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White House race 2012: Mitt Romney and gay rights

White House race 2012: Mitt Romney and gay rights

It’s officially official. President Barack Obama and Republican challenger Mitt Romney will meet in this November’s race for the White House.

This matchup has been penciled in all spring. After a GOP primary casting call that included mogul/TV reality boss Donald Trump, pizza man Herman Cain, Representative Michele Bachmann, former Senator Rick Santorum, and ex-House Speaker Newt Gingrich, Romney is the last candidate standing.

Although he was the only one in the primary – Santorum, Gingrich, and Ron Paul all folded their tents – ‘presumptive’ was attached to Romney’s name because he lacked the required delegates. As reported by the New York Times, 1,144 are required for the nomination. Romney passed that number by winning this week’s primary in the southern US state Texas.

For LGBT voters, Obama and Romney offer different visions and possibilities. Both have strengths, and weaknesses, when it comes to gay and lesbian issues. For the next two days, Gay Star News will focus where the two stand on gay equality. Today, we start with the GOP (Republican) nominee:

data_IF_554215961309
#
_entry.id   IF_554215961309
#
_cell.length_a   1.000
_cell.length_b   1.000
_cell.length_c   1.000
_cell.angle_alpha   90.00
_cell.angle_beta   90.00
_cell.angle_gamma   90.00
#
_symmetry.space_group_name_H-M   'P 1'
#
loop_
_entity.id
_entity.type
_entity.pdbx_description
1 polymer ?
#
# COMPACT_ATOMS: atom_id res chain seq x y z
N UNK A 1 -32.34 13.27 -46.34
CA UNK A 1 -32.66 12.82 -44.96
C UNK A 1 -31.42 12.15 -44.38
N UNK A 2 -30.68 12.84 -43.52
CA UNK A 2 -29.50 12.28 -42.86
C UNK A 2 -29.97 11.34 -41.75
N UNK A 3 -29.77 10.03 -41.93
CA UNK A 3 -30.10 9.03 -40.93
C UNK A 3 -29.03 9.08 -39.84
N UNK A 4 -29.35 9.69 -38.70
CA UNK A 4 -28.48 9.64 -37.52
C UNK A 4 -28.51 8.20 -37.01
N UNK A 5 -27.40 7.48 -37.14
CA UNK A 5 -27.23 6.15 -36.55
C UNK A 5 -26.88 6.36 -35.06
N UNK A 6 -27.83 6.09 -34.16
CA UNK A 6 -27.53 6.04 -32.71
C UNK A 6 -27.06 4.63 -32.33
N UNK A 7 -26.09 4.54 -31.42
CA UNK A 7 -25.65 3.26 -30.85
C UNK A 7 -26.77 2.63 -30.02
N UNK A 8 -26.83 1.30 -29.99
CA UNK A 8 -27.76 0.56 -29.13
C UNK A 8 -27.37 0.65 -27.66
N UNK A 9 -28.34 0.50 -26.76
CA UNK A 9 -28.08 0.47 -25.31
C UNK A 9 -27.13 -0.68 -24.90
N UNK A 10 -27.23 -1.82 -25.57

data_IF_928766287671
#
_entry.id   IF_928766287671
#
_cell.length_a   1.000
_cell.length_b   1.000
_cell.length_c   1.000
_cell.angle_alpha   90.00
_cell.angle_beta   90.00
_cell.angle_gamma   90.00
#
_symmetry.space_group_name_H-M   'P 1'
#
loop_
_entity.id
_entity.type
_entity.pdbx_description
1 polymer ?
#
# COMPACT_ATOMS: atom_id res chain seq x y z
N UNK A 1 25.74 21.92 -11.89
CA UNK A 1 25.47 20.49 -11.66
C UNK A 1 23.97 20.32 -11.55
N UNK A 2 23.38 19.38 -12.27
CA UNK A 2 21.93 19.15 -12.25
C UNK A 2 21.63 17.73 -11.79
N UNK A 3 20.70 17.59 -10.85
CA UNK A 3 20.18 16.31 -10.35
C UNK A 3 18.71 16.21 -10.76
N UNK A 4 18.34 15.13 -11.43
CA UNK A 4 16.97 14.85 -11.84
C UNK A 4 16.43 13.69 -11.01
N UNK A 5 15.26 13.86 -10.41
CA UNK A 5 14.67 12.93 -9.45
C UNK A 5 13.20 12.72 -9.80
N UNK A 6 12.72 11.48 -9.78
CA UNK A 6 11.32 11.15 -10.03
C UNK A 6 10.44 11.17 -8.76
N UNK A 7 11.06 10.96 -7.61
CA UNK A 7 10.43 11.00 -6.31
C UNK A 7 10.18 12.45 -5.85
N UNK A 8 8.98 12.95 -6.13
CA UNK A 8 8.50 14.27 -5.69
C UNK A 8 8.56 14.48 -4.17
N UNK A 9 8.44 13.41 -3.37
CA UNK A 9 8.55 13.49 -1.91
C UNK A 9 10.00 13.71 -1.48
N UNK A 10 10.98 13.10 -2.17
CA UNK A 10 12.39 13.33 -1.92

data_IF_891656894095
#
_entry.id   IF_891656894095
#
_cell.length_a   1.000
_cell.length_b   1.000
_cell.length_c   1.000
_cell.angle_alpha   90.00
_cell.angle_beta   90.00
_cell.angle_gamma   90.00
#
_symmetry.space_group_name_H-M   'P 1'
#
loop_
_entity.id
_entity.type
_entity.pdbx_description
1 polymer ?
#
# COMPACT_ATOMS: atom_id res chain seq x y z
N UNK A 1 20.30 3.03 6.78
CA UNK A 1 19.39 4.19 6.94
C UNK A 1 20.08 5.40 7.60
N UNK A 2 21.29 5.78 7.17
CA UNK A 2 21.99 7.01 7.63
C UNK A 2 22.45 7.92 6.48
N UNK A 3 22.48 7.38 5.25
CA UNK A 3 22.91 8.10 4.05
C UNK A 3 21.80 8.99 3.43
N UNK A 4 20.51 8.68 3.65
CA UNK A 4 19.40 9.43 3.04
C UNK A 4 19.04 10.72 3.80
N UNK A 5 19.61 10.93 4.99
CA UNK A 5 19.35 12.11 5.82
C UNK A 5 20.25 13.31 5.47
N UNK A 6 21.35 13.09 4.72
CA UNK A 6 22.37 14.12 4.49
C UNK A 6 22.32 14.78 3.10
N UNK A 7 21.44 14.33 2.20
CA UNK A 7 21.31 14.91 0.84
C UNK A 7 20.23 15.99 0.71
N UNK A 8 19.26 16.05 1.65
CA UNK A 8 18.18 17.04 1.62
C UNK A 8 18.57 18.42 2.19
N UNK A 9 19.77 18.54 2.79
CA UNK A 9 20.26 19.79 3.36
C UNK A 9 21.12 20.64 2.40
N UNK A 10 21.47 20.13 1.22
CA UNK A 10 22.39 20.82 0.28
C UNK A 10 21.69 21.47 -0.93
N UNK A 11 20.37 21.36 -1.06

This is Mitt Romney’s second run for the White House. Four years ago, he lost, in the primary, to Senator John McCain. From 2003 to 2007, Romney was governor of Massachusetts. In 2003, the state’s Supreme Judicial Court, in a four to three decision, approved same-sex marriages. At the time, the new governor vowed he would do his best to have the decision reversed.

‘I agree with 3,000 years of recorded history… Marriage is an institution between a man and a woman, he said at the time,’ as reported by National Public Radio.

Although his machinations failed, Romney on the political stump, especially to conservative voters, proudly points his anti-gay marriage record. Additionally, he’s opened his wallet to gain the notice of voters opposed to marriage equality. As reported by the LA Times, he donated ‘$10,000 (€8,000) from his political action committee to a 2006 campaign to outlaw same-sex marriage in South Carolina. The same year, he directed tens of thousands of dollars from his personal family foundation to several conservative groups, including $10,000 to the Massachusetts Family Institute.

In 2011 August, he quickly put his name on a pledge sponsored by the National Organization for Marriage (NOM). The document calls for a constitutional amendment banning gay marriage, even in states where it’s been approved, and the creation of a presidential commission to ‘investigate harassment of traditional marriage supporters’. The group immediately endorsed the former governor when his major opponents stopped their campaigns.

‘We are proud to endorse Mitt Romney for President,’ NOM’s president Brian Brown said in a statement. ‘Governor Romney was an early signer of NOM’s presidential pledge which represents his commitment to the nation to take specific actions as president to preserve and protect marriage as the union of one man and one woman.’